Jonathan Kellermans psychologist is Alex Delaware and detective Milo Sturgis. I read just for the characters now. Because I want to sit down with these characters and hear their thoughts.
    I think if anyone doesn’t read for character and only plot. They’re pretty vapid people. And series that sell over and over are because people like the characters. We want to know their background. I think too of Evanovich and her cast of characters in her Stephanie Plum series. The plot is a variation on a theme each time but the characters we love.
    Sorry. Waffling on. I’m also equally baffled by anyone who wouldn’t like CD. Why bother?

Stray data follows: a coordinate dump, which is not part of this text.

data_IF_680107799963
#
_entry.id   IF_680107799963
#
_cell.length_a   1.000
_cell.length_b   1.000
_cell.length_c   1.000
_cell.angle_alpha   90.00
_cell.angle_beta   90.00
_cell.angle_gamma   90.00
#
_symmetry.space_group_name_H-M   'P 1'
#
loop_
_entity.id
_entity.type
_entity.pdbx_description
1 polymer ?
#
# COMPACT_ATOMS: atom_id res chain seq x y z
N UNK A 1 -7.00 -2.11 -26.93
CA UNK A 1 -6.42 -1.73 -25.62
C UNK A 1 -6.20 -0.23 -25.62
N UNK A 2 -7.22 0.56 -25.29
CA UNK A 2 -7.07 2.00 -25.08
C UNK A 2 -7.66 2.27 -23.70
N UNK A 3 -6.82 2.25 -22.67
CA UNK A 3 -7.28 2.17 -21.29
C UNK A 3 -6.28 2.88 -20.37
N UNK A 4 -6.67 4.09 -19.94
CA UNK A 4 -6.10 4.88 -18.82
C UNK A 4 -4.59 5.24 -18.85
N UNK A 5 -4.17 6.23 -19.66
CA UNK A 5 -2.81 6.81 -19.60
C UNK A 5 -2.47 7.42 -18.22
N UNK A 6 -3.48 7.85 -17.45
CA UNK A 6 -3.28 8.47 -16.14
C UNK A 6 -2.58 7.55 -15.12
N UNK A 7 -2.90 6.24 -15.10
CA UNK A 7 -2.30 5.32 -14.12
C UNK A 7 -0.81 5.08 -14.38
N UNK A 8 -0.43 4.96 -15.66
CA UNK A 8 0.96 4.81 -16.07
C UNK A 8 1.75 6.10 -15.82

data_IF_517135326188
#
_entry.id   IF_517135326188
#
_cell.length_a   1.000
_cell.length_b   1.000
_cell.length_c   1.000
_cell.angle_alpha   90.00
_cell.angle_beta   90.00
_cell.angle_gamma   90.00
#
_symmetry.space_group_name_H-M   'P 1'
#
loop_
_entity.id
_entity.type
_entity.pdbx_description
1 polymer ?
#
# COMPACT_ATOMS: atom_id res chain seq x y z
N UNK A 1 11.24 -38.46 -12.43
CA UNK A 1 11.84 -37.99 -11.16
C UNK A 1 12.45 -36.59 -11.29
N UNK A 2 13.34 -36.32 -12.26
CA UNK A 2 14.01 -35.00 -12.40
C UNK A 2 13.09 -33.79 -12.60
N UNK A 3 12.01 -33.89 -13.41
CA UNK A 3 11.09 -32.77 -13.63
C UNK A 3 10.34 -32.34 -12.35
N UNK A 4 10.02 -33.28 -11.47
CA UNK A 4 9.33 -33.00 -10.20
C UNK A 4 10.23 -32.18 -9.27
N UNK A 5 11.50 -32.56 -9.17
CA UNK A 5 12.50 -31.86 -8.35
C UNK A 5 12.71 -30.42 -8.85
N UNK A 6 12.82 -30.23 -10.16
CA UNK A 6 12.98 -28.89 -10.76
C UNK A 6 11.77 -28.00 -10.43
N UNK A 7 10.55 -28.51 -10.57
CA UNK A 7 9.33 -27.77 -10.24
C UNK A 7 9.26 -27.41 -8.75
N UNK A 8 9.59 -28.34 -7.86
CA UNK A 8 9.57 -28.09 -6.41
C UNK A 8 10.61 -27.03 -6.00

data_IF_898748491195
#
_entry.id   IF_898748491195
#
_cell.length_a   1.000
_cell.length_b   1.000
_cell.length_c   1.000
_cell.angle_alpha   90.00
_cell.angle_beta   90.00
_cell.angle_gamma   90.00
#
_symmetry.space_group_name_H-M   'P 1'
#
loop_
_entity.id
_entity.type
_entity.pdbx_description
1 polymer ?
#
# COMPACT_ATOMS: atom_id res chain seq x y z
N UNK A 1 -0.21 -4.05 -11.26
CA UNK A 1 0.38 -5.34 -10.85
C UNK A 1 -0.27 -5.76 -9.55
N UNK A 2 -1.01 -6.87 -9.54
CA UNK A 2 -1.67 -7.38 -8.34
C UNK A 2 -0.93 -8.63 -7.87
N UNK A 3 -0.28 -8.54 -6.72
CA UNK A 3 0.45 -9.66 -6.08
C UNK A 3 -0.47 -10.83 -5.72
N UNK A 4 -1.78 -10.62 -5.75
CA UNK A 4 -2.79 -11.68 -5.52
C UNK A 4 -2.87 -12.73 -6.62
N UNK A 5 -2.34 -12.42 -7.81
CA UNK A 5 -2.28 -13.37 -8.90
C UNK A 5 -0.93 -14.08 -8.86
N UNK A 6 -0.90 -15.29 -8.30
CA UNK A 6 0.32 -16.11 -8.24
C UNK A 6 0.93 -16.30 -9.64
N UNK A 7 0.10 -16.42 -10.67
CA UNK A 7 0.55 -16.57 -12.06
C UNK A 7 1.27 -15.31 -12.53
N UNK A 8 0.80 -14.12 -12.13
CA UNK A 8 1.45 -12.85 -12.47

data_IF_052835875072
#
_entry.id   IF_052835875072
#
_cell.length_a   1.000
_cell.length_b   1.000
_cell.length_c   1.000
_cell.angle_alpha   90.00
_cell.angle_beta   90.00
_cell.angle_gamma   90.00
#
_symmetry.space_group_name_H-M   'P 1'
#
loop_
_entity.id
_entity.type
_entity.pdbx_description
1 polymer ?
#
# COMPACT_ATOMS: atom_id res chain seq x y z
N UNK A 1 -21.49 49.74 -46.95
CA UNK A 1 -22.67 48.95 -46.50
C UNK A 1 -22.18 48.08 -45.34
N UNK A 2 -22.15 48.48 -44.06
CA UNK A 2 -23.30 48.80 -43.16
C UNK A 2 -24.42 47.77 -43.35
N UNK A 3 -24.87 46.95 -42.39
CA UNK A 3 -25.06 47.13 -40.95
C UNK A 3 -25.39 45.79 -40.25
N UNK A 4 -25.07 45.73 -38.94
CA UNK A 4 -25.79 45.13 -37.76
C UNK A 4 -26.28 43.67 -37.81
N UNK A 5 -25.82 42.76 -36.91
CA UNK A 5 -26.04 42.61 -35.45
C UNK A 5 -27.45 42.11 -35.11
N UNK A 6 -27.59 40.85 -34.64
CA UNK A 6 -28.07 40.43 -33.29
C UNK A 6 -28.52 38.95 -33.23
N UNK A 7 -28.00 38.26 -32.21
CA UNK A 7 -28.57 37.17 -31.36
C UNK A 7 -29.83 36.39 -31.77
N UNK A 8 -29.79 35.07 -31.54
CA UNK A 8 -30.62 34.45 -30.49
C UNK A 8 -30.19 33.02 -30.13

If you build it. They will come.
    Aloha Meg Amor

  6. I can’t imagine why. Those are the types of books I seek out. I’m pretty tired of the Wham Bam, Thank You Ma’am titles that make up so much of the m/m genre. I look for the same thing in m/m that I do in mainstream fiction — authentic characters with life stories and a careful development of the narrative arc. That’s why I loved GIVEN THE CIRCUMSTANCES. Keep up the good work!

    • Thank you! Me too! One of the reviews that kicked this off basically said, “too much time is spent on their separate lives and backgrounds, I wanted the story to hurry up and get to the romance.” When the characters get to the Wham Bam I want it feel like, WHAM! These two belong together!